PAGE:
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Motto


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Motto



The motto was originally a war cry or slogan. Mottoes first began to be shown with arms in the 14th and 15th centuries, but were not in general use until the 17th century. Thus the oldest coats of arms generally do not include a motto. Mottoes seldom form part of the grant of arms: Under most heraldic authorities, a motto is an optional component of the coat of arms, and can be added to or changed at will; many families have chosen not to display a motto.

Motto: Sic viresco
Motto Translation: Thus I flourish


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MacCristay Family Crest Products


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MacCristay Family Crest Products




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See Also


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See Also




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Citations


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Citations



    Other References

    1. Burke, Sir Bernard. Genealogical and Heraldic History of the Peerage and Baronetage, The Privy Council, Knightage and Compainonage. London: Burke Publishing, 1921. Print.
    2. Robb H. Amanda and Andrew Chesler. Encyclopedia of American Family Names. New York: Haper Collins, 1995. Print. (ISBN 0-06-270075-8).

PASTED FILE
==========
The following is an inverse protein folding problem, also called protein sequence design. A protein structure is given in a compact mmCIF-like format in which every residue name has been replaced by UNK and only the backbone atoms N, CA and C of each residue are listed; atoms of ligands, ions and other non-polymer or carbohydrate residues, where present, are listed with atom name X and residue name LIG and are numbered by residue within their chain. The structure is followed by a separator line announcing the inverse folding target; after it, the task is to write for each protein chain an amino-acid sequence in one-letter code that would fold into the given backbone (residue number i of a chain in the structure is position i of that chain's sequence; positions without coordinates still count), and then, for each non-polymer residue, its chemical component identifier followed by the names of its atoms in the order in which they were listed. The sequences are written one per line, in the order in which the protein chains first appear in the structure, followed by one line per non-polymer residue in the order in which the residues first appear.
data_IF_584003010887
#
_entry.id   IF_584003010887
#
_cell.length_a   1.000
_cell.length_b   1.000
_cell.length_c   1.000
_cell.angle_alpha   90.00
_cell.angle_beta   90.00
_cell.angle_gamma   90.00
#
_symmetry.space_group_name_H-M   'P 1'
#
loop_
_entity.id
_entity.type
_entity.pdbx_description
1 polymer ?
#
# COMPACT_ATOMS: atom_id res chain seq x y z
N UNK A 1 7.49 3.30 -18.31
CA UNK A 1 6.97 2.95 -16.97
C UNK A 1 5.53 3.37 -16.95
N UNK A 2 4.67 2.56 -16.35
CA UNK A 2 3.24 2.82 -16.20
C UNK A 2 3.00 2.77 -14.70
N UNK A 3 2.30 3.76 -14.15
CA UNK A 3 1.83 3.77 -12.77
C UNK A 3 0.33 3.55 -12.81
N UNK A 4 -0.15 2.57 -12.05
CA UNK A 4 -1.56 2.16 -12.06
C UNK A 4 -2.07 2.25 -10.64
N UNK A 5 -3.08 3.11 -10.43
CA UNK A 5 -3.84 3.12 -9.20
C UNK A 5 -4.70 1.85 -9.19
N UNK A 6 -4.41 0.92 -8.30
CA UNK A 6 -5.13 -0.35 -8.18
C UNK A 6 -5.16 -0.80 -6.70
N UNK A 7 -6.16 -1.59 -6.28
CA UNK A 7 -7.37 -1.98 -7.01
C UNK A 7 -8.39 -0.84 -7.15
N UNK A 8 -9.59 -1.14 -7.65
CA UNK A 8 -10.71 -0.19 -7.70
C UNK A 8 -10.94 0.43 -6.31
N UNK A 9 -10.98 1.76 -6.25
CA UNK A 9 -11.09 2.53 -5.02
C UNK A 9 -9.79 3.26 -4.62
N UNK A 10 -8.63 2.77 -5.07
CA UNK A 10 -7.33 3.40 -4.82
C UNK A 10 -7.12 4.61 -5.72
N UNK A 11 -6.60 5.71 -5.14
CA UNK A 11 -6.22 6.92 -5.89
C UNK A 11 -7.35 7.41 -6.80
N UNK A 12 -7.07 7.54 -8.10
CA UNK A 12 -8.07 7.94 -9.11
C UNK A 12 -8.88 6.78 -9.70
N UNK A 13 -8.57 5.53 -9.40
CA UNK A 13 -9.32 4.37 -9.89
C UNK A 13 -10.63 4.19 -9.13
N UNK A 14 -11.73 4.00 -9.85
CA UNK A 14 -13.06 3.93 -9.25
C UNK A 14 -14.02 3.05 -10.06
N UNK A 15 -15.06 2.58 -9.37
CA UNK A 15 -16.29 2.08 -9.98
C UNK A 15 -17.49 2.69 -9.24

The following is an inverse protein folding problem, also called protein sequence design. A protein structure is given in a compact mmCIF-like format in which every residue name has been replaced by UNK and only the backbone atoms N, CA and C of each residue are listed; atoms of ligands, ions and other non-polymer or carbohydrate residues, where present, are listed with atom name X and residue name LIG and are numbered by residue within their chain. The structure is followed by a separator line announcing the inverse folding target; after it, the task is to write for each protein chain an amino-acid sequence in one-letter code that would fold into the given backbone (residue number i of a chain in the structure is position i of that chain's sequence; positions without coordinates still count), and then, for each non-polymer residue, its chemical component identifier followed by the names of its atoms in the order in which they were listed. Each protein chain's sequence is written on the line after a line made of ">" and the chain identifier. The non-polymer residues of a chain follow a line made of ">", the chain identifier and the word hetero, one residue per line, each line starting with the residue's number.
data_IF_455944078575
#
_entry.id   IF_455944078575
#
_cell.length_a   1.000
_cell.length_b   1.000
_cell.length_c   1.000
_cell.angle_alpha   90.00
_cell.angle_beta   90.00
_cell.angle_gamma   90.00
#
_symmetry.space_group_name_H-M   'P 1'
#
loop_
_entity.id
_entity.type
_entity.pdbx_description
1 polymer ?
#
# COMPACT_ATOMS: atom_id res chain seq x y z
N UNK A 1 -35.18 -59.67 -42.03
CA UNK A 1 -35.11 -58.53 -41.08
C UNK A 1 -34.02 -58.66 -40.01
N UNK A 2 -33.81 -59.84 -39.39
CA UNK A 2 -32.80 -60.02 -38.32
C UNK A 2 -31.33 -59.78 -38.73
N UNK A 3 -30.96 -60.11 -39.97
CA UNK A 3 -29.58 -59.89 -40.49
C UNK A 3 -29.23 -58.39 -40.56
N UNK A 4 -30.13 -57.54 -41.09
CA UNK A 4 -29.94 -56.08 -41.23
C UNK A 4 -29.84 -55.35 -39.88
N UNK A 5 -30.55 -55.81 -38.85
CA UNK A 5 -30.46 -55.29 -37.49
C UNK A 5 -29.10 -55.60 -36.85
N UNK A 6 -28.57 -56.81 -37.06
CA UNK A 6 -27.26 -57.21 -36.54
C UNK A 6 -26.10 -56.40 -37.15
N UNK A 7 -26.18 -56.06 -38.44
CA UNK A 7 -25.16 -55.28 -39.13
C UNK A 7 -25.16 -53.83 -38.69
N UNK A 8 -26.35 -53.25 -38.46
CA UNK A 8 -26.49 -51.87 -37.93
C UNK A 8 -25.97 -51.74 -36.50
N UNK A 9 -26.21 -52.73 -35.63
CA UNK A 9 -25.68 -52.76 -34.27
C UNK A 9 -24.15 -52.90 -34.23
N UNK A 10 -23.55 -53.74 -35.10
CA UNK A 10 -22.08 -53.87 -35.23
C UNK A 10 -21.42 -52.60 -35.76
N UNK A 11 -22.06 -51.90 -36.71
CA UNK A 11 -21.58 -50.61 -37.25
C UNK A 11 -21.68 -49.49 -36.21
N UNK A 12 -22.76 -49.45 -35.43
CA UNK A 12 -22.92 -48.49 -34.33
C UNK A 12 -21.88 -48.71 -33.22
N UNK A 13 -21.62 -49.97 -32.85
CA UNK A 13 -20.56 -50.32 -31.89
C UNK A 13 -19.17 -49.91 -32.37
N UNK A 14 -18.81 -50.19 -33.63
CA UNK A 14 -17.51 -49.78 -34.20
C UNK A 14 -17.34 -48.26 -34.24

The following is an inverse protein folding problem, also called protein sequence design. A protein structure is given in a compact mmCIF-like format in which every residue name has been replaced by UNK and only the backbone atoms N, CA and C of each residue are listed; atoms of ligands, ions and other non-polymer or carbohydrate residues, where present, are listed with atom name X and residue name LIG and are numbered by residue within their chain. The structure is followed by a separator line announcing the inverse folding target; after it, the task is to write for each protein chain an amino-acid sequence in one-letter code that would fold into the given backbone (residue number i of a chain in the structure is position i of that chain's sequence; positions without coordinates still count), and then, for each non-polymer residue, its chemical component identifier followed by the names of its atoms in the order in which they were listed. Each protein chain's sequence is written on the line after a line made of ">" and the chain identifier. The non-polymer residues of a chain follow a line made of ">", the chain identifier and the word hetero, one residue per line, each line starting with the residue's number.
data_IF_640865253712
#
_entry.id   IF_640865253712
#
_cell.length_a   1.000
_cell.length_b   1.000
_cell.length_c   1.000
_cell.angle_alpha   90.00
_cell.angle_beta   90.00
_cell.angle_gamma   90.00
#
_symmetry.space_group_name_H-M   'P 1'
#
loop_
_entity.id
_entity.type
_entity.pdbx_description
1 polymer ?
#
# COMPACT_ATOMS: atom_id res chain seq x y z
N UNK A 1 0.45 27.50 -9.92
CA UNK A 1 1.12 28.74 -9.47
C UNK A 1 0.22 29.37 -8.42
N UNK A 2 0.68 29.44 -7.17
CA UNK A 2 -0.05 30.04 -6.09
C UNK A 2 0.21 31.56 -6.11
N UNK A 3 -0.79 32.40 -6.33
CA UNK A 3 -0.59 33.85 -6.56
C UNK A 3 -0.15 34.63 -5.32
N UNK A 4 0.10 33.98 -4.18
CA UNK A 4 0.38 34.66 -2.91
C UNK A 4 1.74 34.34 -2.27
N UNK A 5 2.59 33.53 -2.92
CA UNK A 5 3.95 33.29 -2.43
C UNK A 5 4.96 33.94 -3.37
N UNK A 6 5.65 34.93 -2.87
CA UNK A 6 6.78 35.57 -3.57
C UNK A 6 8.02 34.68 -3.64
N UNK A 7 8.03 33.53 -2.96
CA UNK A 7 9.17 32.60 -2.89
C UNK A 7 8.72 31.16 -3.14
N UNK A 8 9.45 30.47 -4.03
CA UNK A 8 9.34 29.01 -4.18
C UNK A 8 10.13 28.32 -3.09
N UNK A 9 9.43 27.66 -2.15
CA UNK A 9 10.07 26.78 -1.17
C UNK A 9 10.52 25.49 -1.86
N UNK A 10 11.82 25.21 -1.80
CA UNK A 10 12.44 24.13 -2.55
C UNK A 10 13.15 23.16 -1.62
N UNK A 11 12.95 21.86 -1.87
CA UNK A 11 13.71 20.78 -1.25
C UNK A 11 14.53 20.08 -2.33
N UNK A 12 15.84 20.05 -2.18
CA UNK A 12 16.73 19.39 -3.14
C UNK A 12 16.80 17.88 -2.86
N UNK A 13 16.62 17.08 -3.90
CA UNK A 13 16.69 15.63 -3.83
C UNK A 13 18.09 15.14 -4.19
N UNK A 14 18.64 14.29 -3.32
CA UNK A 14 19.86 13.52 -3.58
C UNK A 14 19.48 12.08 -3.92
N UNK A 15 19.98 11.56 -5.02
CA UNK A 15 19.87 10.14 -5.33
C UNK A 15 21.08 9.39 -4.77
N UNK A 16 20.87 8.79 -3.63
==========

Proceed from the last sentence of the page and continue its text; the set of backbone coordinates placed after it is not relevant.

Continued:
3. Barrow, G.W.S Ed. The Charters of David I The Written Acts of David I King of Scots, 1124-53 and of His Son Henry, Earl of Northumerland, 1139-52. Woodbridge: The Boydell Press, 1999. Print.
    4. Matthews, John. Matthews' American Armoury and Blue Book. London: John Matthews, 1911. Print.
    5. Burke, John Bernard Ed. The Roll of Battle Abbey. Baltimore: Genealogical Publishing. Print.
    6. Scarlett, James D. Tartan The Highland Textile. London: Shepheard-Walwyn, 1990. Print. (ISBN 0-85683-120-4).
    7. Paul, Sir James Balfour. An Ordinary of Arms Contained in the Public Register of All Arms and Bearings in Scotland Second Edition. Baltimore: Genealogical Publishing, 1903. Print.
    8. Innes, Thomas and Learney. Scots Heraldry A Practical Handbook on the Historical Principles and Mordern Application of the Art and Science. London: Oliver and Boyd, 1934. Print.
    9. Colletta, John P. They Came In Ships. Salt Lake City: Ancestry, 1993. Print.
    10. Egle, William Henry. Pennsylvania Genealogies Scotch-Irish and German. Harrisburg: L.S. Hart, 1886. Print.
    11. ...

    The MacCristay Family Crest was acquired from the Houseofnames.com archives. The MacCristay Family Crest was drawn according to heraldic standards based on published blazons. We generally include the oldest published family crest once associated with each surname.

    This page was last modified on 25 March 2014 at 09:56.